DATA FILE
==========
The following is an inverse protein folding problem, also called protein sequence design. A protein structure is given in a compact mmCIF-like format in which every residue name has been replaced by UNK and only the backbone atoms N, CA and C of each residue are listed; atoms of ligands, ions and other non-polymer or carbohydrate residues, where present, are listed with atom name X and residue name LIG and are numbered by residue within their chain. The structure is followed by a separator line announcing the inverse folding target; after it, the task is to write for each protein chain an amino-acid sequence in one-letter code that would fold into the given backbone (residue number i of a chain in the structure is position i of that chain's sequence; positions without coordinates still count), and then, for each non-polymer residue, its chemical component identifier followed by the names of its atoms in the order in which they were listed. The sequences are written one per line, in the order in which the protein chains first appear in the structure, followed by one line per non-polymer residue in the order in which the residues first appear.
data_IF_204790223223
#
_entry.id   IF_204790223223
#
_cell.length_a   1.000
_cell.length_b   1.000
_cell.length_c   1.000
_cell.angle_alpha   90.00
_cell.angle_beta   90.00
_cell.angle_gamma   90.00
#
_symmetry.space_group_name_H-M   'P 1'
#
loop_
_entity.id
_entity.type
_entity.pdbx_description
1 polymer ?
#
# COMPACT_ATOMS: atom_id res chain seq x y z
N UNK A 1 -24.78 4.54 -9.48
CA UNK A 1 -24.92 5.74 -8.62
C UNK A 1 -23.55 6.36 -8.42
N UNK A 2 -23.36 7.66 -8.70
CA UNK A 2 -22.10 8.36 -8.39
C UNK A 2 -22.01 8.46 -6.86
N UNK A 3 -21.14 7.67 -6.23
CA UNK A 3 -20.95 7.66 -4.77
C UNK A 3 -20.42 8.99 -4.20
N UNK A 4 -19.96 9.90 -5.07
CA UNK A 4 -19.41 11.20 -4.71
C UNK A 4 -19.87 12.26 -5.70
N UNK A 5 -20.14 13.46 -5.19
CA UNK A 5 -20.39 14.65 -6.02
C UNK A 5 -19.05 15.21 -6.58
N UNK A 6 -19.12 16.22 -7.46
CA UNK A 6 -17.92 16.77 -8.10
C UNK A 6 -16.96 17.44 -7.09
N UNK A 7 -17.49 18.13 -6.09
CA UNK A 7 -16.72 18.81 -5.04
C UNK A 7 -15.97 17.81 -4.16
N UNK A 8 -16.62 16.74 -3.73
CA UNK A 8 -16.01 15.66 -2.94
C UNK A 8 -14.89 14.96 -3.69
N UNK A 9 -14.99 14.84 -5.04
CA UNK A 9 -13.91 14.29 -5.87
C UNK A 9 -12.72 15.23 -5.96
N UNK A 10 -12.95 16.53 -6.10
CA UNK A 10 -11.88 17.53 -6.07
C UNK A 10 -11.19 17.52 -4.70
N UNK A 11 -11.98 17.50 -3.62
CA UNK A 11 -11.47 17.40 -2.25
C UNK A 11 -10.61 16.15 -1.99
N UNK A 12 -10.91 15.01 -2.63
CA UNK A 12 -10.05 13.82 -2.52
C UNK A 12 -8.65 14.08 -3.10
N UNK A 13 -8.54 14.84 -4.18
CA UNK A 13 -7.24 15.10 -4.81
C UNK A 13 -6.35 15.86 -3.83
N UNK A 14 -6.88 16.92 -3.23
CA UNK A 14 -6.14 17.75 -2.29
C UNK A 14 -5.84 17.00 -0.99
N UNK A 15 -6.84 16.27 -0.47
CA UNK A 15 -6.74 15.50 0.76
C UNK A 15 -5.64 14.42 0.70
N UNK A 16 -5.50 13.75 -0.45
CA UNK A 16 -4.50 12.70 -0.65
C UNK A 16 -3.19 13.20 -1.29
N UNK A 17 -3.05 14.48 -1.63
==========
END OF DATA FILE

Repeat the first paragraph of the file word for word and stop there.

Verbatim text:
The following is an inverse protein folding problem, also called protein sequence design. A protein structure is given in a compact mmCIF-like format in which every residue name has been replaced by UNK and only the backbone atoms N, CA and C of each residue are listed; atoms of ligands, ions and other non-polymer or carbohydrate residues, where present, are listed with atom name X and residue name LIG and are numbered by residue within their chain. The structure is followed by a separator line announcing the inverse folding target; after it, the task is to write for each protein chain an amino-acid sequence in one-letter code that would fold into the given backbone (residue number i of a chain in the structure is position i of that chain's sequence; positions without coordinates still count), and then, for each non-polymer residue, its chemical component identifier followed by the names of its atoms in the order in which they were listed. The sequences are written one per line, in the order in which the protein chains first appear in the structure, followed by one line per non-polymer residue in the order in which the residues first appear.